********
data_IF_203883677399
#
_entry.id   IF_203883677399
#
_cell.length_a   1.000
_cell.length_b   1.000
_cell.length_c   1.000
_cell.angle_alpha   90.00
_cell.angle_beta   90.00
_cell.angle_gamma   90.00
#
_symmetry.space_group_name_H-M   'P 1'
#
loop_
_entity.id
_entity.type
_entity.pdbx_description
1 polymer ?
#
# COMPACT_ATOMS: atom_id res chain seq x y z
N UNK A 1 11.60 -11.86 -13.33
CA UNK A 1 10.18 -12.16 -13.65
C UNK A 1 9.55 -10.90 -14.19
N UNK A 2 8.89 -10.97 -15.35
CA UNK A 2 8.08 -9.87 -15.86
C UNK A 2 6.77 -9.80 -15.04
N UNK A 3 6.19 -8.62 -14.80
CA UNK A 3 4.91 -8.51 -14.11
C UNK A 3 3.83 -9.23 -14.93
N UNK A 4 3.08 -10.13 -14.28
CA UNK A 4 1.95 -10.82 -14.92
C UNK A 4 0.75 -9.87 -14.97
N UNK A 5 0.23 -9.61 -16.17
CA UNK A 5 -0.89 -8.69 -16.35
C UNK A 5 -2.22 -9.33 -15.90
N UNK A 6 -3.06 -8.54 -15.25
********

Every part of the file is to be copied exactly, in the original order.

data_IF_203883677399
#
_entry.id   IF_203883677399
#
_cell.length_a   1.000
_cell.length_b   1.000
_cell.length_c   1.000
_cell.angle_alpha   90.00
_cell.angle_beta   90.00
_cell.angle_gamma   90.00
#
_symmetry.space_group_name_H-M   'P 1'
#
loop_
_entity.id
_entity.type
_entity.pdbx_description
1 polymer ?
#
# COMPACT_ATOMS: atom_id res chain seq x y z
N UNK A 1 11.60 -11.86 -13.33
CA UNK A 1 10.18 -12.16 -13.65
C UNK A 1 9.55 -10.90 -14.19
N UNK A 2 8.89 -10.97 -15.35
CA UNK A 2 8.08 -9.87 -15.86
C UNK A 2 6.77 -9.80 -15.04
N UNK A 3 6.19 -8.62 -14.80
CA UNK A 3 4.91 -8.51 -14.11
C UNK A 3 3.83 -9.23 -14.93
N UNK A 4 3.08 -10.13 -14.28
CA UNK A 4 1.95 -10.82 -14.92
C UNK A 4 0.75 -9.87 -14.97
N UNK A 5 0.23 -9.61 -16.17
CA UNK A 5 -0.89 -8.69 -16.35
C UNK A 5 -2.22 -9.33 -15.90
N UNK A 6 -3.06 -8.54 -15.25